For three days, Jane, a pregnancy woman was confined to a hospital against her will, ordered by state court to bed rest and any medical care necessary to sustain her troubled pregnancy. Jane was in her 26th week of pregnancy when she began to go into premature labor and willingly went to the hospital on advice of her doctor. but when she resisted — learning that she might have stay months until her delivery away from two toddlers at home and a job that fed her family– hospital officials obtained a court ordered to force her to submit to anything to “preserve the life and health of her unborn child
The woman miscarried three days later and was discharged.
What are the major moral or ethical issues raise by this case?
The case raises major moral and ethical issues, regarding the right to life for the unborn child, and the question of patient autonomy. The caregivers deliberately mislead the patient taking away her right to informed consent. She is detained at the hospital against her will despite having small children that need her care and employment that is essential for her family. Whereas the caregivers were acting to protect the unborn child, they violated the principle of nonmaleficence, as they created a situation that could potentially harm the patient, as she was not allowed to care for her toddlers, or secure her work (Jonsen, Siegler, and Winslade 9). The caregivers have a duty to the patient they are caring for, who happened to be the mother, therefore, all actions needed to be geared towards benefitting the mother, as opposed to the unborn child.
What are the ethical reasons and arguments for each side in this case?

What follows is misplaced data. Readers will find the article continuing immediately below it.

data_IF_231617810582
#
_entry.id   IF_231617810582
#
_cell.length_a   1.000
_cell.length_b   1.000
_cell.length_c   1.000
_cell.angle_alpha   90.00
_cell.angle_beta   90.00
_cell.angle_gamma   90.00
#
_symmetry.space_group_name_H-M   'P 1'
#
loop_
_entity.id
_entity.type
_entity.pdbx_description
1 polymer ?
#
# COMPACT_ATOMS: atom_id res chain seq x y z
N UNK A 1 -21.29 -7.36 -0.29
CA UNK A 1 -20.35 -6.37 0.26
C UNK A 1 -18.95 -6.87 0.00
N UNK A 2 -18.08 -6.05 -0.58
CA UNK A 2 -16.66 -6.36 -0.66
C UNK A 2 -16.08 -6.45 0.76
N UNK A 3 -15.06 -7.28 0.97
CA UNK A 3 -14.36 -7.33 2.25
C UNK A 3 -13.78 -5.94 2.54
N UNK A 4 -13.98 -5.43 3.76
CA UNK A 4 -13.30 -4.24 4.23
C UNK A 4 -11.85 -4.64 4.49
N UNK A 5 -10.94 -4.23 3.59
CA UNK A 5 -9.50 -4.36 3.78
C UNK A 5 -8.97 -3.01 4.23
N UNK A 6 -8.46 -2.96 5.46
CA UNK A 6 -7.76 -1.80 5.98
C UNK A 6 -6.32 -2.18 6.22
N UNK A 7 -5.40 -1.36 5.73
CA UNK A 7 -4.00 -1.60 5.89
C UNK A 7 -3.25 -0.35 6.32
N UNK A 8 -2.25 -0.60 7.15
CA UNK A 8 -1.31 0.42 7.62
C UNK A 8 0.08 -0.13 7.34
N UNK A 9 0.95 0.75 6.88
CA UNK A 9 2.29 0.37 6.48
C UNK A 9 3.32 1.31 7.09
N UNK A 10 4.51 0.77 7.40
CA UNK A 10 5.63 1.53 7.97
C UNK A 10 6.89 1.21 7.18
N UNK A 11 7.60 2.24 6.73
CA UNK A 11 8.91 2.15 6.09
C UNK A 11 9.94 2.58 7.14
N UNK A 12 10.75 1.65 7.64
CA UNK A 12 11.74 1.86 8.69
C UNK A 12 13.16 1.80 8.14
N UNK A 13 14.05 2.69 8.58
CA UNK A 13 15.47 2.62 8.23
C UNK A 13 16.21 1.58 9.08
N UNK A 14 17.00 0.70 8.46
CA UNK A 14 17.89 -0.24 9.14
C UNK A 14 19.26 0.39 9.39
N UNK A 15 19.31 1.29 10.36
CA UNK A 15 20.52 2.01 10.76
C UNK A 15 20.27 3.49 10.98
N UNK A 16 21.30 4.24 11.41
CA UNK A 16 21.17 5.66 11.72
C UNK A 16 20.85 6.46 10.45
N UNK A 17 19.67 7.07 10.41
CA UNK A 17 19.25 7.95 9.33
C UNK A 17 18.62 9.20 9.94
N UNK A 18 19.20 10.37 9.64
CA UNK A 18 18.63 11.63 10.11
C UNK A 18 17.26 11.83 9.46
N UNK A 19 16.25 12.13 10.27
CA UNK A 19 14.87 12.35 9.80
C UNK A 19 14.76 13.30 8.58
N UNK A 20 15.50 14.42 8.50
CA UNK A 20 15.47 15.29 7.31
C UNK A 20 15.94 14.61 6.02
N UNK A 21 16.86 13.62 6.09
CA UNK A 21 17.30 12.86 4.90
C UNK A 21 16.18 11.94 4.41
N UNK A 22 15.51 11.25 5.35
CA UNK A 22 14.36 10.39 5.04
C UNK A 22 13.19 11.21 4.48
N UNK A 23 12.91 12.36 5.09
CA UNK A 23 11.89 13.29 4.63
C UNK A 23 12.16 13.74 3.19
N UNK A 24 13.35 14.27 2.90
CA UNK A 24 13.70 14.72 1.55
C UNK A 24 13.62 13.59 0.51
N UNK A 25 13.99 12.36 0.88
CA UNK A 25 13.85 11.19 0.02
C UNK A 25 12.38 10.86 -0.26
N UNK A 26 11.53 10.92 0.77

The hospital officials could argue that they were acting out of good faith and in the interests of the unborn child, as discharging the mother would have amounted to murder. The mother needed to be cared for within a hospital setting, and regardless of her obligations back at home, the mother needed to stay in the hospital. For the mother, staying in hospital would amount to abandoning her toddlers for the sake of an unborn child that might not remain viable to delivery. The mother would have argued that it was unethical for the hospital officials to deny her right to informed consent, considering that she was of sound mind and sufficiently competent to make the decision on her own.
Do you think the patient’s rights were abused in this case?
The patient’s right to informed consent and to accept or reject care was abused. Not only was the patient misinformed over how long she would need to be in hospital following premature labor, but the decision to remain in hospital was made for her. The fact that a miscarriage occurred only three days later, proves that the hospital officials’ actions never benefited the patient at all. Instead of respecting the rights of the mother as the patient, the hospital opted to put the rights of the non viable fetus above all else, thereby undermining the rights of the mother to decide whether she even wanted to keep the pregnancy.
If so, what rights were abused
The patient’s right to informed consent was abused, as was her right to information regarding her care. By obtaining a court order restraining or confining her to a particular hospital, the hospital denied her the right to choose her caregivers. In addition, the hospital also made unilateral decisions that denied her the right to participate in her own care (Killion, and Dempski 35).
What could have been done differently?
The hospital officials needed to speak with the patient to convince her of the need for hospitalization. Rather than simply state the obvious need for hospitalization, the approach to be used needed to be collaboratively agreed upon, such that the patient felt that her views had formed part of the proposed solution. Before obtaining informed consent, the hospital needed to outline the other possibilities, such as prematurely inducing labor once the unborn child’s lungs matured. Considering that she was already 26 weeks along, convincing her to stay in the hospital for another two weeks would no doubt have been easier. Based on the principle of nonmaleficence, the hospital should not have created a situation that could harm the patient, her family and her livelihood.
Jonsen, Albert R, Mark Siegler, and William J. Winslade. Clinical Ethics: A Practical Approach to Ethical Decisions in Clinical Medicine. New York: McGraw Hill, Medical Pub. Division, 2006. Web.
Killion, Susan W, and Katherine Dempski. Legal and Ethical Issues. Sudbury, Mass: Jones and Bartlett, 2006. Print.